Date
Monday, September 9, 2024
Time
2:30 PM - 3:00 PM
Location Name
M112
Name
No Looking Back: Lessons Learned from Commissioning a Fully Automated 24 Hr Headworks Facility
Track
Engineering & Construction
Description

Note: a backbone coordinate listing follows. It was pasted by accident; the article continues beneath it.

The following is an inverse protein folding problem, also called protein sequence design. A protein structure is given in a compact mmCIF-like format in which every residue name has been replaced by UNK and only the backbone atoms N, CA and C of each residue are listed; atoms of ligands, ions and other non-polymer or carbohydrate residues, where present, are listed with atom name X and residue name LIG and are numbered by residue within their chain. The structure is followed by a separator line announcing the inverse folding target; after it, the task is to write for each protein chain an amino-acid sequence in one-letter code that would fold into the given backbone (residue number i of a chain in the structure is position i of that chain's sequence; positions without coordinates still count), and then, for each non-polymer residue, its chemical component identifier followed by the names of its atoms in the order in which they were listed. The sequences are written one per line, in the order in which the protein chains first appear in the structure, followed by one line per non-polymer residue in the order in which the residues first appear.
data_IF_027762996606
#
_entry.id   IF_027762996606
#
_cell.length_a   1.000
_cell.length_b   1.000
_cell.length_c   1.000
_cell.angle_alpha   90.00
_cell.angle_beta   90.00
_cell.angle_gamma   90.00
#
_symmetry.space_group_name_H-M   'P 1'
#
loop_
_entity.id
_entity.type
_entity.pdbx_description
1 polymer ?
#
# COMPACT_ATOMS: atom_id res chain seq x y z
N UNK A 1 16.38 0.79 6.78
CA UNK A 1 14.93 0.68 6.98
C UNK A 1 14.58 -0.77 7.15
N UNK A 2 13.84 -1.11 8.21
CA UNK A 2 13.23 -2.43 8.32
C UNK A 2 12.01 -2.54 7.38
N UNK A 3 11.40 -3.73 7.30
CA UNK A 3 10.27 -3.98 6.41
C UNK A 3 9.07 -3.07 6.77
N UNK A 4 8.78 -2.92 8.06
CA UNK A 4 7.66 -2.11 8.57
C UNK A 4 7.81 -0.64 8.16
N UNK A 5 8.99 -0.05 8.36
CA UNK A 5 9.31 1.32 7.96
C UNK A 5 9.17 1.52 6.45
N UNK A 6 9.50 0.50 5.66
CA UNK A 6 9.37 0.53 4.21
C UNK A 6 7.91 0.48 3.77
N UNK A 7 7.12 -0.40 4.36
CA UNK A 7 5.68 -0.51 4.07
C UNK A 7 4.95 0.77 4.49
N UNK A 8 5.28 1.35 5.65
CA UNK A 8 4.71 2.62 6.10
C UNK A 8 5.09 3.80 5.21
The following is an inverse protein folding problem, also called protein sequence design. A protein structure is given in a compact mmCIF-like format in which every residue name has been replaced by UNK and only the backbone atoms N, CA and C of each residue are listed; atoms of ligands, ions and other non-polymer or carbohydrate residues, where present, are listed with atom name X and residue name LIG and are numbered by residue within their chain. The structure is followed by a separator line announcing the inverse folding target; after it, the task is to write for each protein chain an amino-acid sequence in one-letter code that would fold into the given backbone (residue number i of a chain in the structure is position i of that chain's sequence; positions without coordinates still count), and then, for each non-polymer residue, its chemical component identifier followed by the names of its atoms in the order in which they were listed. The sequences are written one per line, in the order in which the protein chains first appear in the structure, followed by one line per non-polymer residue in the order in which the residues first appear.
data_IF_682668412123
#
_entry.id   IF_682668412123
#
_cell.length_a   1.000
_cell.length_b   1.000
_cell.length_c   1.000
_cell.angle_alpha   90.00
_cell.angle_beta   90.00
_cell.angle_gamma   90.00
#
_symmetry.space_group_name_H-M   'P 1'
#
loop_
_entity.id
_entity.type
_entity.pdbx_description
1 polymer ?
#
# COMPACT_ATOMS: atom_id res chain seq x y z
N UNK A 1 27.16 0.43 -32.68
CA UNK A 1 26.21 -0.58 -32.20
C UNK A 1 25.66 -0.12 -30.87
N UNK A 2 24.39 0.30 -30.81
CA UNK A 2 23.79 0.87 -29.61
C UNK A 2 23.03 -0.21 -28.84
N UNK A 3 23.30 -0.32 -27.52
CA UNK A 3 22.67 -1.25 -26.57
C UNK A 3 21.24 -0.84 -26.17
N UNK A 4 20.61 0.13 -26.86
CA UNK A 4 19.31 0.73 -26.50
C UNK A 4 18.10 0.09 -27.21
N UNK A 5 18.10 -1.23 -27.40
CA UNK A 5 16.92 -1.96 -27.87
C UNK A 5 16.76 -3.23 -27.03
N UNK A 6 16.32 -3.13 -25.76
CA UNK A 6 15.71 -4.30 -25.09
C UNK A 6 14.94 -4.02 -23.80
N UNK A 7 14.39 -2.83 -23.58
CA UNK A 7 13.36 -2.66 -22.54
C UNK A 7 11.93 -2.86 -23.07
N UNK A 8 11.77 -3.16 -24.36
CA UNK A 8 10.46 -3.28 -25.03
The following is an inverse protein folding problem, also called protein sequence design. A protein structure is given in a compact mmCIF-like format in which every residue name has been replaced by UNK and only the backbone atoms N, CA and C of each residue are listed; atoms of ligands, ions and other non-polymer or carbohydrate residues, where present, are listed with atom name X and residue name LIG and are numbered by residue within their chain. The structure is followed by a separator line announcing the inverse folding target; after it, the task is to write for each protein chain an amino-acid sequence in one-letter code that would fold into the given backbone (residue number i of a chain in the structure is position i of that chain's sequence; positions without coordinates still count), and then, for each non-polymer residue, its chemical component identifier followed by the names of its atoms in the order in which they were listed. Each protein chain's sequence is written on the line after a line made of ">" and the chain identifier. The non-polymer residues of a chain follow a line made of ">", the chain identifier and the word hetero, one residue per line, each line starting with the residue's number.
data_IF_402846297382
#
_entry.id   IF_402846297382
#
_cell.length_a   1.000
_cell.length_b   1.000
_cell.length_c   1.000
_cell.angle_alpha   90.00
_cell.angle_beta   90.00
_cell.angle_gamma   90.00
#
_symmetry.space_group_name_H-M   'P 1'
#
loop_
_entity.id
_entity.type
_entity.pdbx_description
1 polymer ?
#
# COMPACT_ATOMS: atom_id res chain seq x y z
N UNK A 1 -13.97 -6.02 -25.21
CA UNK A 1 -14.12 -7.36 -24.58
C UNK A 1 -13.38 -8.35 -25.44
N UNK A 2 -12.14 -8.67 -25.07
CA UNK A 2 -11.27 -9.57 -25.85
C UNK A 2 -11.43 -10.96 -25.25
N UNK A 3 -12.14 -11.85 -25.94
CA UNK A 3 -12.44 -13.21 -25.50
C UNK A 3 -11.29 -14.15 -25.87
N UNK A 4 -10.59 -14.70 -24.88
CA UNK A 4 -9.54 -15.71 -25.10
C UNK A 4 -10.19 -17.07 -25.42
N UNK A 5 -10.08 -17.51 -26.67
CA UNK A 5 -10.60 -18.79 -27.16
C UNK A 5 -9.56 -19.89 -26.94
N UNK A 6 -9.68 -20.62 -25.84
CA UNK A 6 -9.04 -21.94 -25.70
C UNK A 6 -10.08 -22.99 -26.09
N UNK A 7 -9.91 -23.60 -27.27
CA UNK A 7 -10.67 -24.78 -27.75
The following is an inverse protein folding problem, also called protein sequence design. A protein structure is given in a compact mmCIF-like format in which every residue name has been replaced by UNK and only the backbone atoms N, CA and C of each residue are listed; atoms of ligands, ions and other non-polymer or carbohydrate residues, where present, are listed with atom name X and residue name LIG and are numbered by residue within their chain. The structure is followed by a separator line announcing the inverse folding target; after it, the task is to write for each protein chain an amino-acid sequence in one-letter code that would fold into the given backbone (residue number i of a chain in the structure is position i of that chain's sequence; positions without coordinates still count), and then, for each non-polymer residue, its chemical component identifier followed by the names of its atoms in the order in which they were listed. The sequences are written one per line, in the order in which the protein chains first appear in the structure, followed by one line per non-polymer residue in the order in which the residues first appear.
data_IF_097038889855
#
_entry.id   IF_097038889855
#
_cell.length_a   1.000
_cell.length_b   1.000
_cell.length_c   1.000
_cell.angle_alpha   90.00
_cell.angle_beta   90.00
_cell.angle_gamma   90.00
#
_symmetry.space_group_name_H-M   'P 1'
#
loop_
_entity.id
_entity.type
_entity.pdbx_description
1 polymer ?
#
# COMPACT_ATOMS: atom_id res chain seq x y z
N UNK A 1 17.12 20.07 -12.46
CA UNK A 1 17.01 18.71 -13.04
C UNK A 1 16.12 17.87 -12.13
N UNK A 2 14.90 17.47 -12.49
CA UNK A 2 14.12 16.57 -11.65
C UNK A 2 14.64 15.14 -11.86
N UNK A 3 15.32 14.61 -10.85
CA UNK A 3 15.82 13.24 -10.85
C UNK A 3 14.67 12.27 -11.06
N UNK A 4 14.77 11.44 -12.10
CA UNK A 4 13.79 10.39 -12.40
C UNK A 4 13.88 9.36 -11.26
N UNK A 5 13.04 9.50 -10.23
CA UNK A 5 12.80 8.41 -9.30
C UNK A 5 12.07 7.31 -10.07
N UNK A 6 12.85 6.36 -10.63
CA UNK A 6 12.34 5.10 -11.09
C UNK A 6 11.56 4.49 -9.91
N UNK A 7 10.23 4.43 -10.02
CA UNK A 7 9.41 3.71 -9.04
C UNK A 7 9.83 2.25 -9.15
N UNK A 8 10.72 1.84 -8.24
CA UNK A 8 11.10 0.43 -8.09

As part of Nashville’s Central Water Reclamation Facility (WRF) Upgrade project, a ‘green-field’ Headworks Facility was put online as part of their overall plant process in November 2023. This Headworks Facility houses 86 different pieces of major equipment and is a fully automated facility. The 440 MGD Headworks Facility operates as the front line of defense for the entire WRF and consists of both coarse and fine screen systems, as well as a grit removal system. Overall the facility took four years to build with roughly 275,000 manhours over the course of the job. This presentation will detail the facets of the collaborative performance testing procedure that took over two years to develop and work through. The initial phase of testing began with individual equipment checkout, then moved to a dry system check where all automation between equipment was tested prior to introducing flow to the facility. The final phase was to introduce combined sewer flow to the building in order to demonstrate that the complete system would work with live flow. As the Headworks was now connected to a fully operational water reclamation facility, the team committed to responding 24/7 for the duration of the 28 day performance test knowing that any event or failure that wasn’t quickly addressed could cause an overflow in downtown Nashville. Wet weather events during the performance testing raised the intensity to a new level but the presentation will share how the Headworks team rose to the challenge. The CMAR and Engineering team dedicated extensive time to documenting and troubleshooting alarms, issues, and trends for both equipment and system failures. This process allowed the team to identify patterns of failures and ultimately resolve each event. The primary lessons to be taken away for future projects are strong project communication, the importance of a dry system check, and event tracking during testing to identify problems over time. Also, at the core of every project, a strong project team has to be able to communicate effectively at every level because even when equipment and instruments have been checked, wastewater finds a way of creating new issues. The collaborative efforts of the Owner, CMAR team, and Engineer allowed this project to overcome all challenges (even a tornado) and successfully commission the largest Headworks in the state of Tennessee. This presentation will share experiences and lessons learned from the Owner, CMAR team, and Engineer to equip attendees with tools for successful startup and commissioning of treatment facilities.